Should An Ebook Ever Cost More Than A Print Book?

I’m in the middle of reading the final volume in Lev Grossman’s excellent Magicians Trilogy, The Magician’s Land.  I love it.  The trilogy as a whole has been enjoyable from start to finish, so much so that I wanted to share it with others.  I was in the midst of getting the Amazon link to the first book to share it with a Facebook group I run when I noticed this:

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Yes, you read that right: the ebook is over two dollars more expensive than the paperback version.

Now, there’s been a lot of discussion about the price of ebooks: how much they should be, what the basis of said pricing scheme is, and whether publishers were justified in charging as much as a print book.  Just google “ebook pricing” and you’ll see what I’m talking about.  It’s pretty much the hot-button issue in the publishing industry right now.

I follow this stuff fairly closely, and I also buy a lot of ebooks.  I’m more than familiar with the complaints most readers have about publishers pricing ebooks too high.  Being a reader myself, I too question the motives and business acumen of publishers who often seem engaged in an experiment to see how much money readers will pay for an electronic book.

It’s obviously been a while since I’ve purchased a paper book, because after seeing the above I did a little searching around Amazon and discovered that it’s a fairly common practice, particularly when mass market paperbacks are involved.  James Patterson and Stephen King, for instance, both have multiple paperbacks on Amazon selling for less than their ebook equivalents.

Traditionally, a large publisher would release at least two main editions of a selling book: the first edition hardcover, which they would price at a premium and push for a year or so, before reprinting the book as a mass market paperback (the roughly pocket-sized, softcover books that take up most of the shelf space at your average Barnes and Noble).  Mass market paperbacks are smaller, printed on much cheaper paper (it’s not far off from newsprint), and bound with glue and cardstock.  They’re basically designed to be disposable, which is why they fall apart if you love them too hard.

This is no secret.  It’s also no secret that ebook prices have risen in step with the medium’s popularity.  But this is the first time I ever noticed an ebook priced higher than a print book.

What I find strangest about this phenomenon is the seeming inconsistency of it: traditionally, mass market paperbacks were priced lower because the cost to produce them was much lower.  The cost to produce ebooks being lower still, how and why is this happening?

The debate about the cost analysis of ebook pricing is ongoing.  Readers and skeptics argue that the production of an ebook involves far less overhead than printing a physical book, and thus publishers are unjustified in charging as much (or more) for them.  Publishers respond by claiming that ebook costs are non-trivial, and (essentially), that they’re trying to turn a profit and get off their backs already: Daddy’s gotta make that paper (pun intended).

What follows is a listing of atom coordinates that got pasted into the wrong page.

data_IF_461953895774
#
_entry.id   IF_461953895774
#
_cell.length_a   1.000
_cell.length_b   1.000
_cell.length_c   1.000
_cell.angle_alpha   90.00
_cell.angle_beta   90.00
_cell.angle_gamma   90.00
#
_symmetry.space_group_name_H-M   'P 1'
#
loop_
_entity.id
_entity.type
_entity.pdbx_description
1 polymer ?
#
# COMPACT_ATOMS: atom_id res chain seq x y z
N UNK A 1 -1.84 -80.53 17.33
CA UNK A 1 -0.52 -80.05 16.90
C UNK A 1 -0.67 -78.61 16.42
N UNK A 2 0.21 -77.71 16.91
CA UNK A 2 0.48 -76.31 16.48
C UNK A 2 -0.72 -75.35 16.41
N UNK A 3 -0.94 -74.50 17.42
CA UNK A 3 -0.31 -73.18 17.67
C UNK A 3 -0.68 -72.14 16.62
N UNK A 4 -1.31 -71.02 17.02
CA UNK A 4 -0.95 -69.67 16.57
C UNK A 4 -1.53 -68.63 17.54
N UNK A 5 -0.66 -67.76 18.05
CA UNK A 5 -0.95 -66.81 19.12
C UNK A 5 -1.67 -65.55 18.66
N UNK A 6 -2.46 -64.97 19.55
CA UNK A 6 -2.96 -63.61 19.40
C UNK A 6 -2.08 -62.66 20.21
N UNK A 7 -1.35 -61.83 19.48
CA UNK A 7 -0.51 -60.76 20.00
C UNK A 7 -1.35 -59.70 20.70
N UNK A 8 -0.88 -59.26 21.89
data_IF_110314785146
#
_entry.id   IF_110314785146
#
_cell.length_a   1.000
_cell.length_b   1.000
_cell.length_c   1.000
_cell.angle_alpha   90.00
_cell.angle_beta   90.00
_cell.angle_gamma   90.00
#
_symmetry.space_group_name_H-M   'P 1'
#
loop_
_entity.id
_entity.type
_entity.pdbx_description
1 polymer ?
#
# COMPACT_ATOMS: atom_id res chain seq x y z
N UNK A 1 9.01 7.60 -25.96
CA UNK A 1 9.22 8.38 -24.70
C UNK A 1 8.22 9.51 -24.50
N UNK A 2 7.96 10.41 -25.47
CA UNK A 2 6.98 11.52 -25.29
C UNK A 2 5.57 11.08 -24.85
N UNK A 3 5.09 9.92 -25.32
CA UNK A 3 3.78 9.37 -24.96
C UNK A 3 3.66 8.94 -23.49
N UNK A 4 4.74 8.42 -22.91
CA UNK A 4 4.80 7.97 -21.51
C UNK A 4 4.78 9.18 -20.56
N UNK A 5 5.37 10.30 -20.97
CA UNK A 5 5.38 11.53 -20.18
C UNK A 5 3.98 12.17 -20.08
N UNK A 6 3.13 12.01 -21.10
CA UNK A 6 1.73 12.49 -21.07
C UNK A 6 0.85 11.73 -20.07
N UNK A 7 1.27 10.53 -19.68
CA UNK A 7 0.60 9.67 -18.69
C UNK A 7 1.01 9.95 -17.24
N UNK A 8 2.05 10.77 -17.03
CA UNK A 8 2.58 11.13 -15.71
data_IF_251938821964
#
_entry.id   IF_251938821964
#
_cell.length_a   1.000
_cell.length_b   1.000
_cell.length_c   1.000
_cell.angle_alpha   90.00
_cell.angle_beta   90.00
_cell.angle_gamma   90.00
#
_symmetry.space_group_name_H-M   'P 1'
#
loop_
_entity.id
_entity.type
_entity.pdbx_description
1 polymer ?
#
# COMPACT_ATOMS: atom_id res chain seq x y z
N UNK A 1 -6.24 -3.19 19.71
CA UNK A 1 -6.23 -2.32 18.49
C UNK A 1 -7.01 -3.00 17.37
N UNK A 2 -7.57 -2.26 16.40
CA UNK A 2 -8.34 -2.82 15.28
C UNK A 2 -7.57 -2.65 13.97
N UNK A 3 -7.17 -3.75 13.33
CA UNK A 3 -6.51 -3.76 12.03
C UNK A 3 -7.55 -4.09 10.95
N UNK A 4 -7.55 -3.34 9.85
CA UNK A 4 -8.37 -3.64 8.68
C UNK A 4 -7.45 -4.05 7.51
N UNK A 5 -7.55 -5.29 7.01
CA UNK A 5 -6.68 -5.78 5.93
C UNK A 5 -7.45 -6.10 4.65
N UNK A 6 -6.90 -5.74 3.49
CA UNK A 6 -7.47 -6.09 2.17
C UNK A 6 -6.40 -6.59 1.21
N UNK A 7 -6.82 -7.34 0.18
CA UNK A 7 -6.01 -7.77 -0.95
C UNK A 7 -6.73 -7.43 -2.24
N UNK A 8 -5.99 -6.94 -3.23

In this context, it seems somewhat brazen for publishers to price ebooks higher than mass market paperbacks–almost as if they’re rubbing it in readers’ faces.  You wanna see overhead?  We’ll show you overhead.  Better just buy that paperback.

I’m sure that some of the pricing margin in these cases, on Amazon at least, has to do with Amazon’s discounting system and the fact that they make more from selling a Kindle ebook than a paperback they didn’t print.

But even so, it seems to me that if you’re releasing a cheap paperback version, it’s time to drop the ebook price down to at least match it.  Even for someone who reads almost entirely digitally these days, paying more for an intangible digital file than for an actual physical object containing the exact same information seems illogical.

But what do you think?  Do you agree, disagree?  What am I missing?

A Lesson in Propaganda

You might have read an article in the New York Times recently, reporting both a decline in ebook sales and a resurgence of consumer interest in print books.  The article, written by Alexandra Alter, bases its conclusions primarily on data presented by the American Association of Publishers:

Now, there are signs that some e-book adopters are returning to print, or becoming hybrid readers, who juggle devices and paper. E-book sales fell by 10 percent in the first five months of this year, according to the Association of American Publishers, which collects data from nearly 1,200 publishers. Digital books accounted last year for around 20 percent of the market, roughly the same as they did a few years ago.

E-books’ declining popularity may signal that publishing, while not immune to technological upheaval, will weather the tidal wave of digital technology better than other forms of media, like music and television.

Alter then goes on to note that “e-book subscription services [like Kindle Unlimited]…have struggled to convert book lovers into digital binge readers,” and that “sales of dedicated e-reading devices have plunged as consumers migrated to tablets and smartphones.”

Without citing sources for these statements, she then uses them to support the argument that “the surprising resilience of print has provided a lift to many [traditional] booksellers,” and goes on to discuss the ways in which major publishing corporations such as Hachette and Penguin Random House have invested in expanding their print operations.

The founding assumptions of this article seem so specious that they call into question whether it ought to have been printed at all.

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